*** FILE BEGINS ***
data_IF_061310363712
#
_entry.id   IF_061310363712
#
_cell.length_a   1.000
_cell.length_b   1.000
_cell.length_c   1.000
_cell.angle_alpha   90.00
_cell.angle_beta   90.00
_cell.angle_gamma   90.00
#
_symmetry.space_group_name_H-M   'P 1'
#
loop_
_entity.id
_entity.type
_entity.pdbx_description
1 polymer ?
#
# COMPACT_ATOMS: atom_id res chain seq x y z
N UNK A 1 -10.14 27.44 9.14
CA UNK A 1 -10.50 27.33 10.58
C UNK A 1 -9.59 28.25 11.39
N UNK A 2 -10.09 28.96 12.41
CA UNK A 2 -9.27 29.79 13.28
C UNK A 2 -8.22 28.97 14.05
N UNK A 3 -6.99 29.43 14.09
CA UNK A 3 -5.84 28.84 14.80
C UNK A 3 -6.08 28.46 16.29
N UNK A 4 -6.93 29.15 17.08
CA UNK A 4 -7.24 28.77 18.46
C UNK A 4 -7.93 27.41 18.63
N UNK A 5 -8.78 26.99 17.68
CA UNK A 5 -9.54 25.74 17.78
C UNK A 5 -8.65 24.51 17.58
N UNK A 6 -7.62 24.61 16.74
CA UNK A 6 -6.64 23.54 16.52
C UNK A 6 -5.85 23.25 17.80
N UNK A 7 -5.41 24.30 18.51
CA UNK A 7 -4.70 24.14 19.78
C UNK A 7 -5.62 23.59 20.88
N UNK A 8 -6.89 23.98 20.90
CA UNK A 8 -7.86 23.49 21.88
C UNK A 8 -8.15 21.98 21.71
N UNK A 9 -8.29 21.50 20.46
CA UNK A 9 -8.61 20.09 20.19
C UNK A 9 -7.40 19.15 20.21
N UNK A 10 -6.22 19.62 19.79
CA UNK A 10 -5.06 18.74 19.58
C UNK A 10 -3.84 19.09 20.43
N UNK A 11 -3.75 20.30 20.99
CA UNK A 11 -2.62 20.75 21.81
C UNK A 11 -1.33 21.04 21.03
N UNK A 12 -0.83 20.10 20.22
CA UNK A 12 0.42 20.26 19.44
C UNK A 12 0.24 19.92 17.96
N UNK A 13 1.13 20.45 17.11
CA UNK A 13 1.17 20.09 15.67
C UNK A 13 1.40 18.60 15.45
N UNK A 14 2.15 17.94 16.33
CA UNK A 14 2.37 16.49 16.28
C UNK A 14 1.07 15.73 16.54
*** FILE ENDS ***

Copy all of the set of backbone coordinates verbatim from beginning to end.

data_IF_061310363712
#
_entry.id   IF_061310363712
#
_cell.length_a   1.000
_cell.length_b   1.000
_cell.length_c   1.000
_cell.angle_alpha   90.00
_cell.angle_beta   90.00
_cell.angle_gamma   90.00
#
_symmetry.space_group_name_H-M   'P 1'
#
loop_
_entity.id
_entity.type
_entity.pdbx_description
1 polymer ?
#
# COMPACT_ATOMS: atom_id res chain seq x y z
N UNK A 1 -10.14 27.44 9.14
CA UNK A 1 -10.50 27.33 10.58
C UNK A 1 -9.59 28.25 11.39
N UNK A 2 -10.09 28.96 12.41
CA UNK A 2 -9.27 29.79 13.28
C UNK A 2 -8.22 28.97 14.05
N UNK A 3 -6.99 29.43 14.09
CA UNK A 3 -5.84 28.84 14.80
C UNK A 3 -6.08 28.46 16.29
N UNK A 4 -6.93 29.15 17.08
CA UNK A 4 -7.24 28.77 18.46
C UNK A 4 -7.93 27.41 18.63
N UNK A 5 -8.78 26.99 17.68
CA UNK A 5 -9.54 25.74 17.78
C UNK A 5 -8.65 24.51 17.58
N UNK A 6 -7.62 24.61 16.74
CA UNK A 6 -6.64 23.54 16.52
C UNK A 6 -5.85 23.25 17.80
N UNK A 7 -5.41 24.30 18.51
CA UNK A 7 -4.70 24.14 19.78
C UNK A 7 -5.62 23.59 20.88
N UNK A 8 -6.89 23.98 20.90
CA UNK A 8 -7.86 23.49 21.88
C UNK A 8 -8.15 21.98 21.71
N UNK A 9 -8.29 21.50 20.46
CA UNK A 9 -8.61 20.09 20.19
C UNK A 9 -7.40 19.15 20.21
N UNK A 10 -6.22 19.62 19.79
CA UNK A 10 -5.06 18.74 19.58
C UNK A 10 -3.84 19.09 20.43
N UNK A 11 -3.75 20.30 20.99
CA UNK A 11 -2.62 20.75 21.81
C UNK A 11 -1.33 21.04 21.03
N UNK A 12 -0.83 20.10 20.22
CA UNK A 12 0.42 20.26 19.44
C UNK A 12 0.24 19.92 17.96
N UNK A 13 1.13 20.45 17.11
CA UNK A 13 1.17 20.09 15.67
C UNK A 13 1.40 18.60 15.45
N UNK A 14 2.15 17.94 16.33
CA UNK A 14 2.37 16.49 16.28
C UNK A 14 1.07 15.73 16.54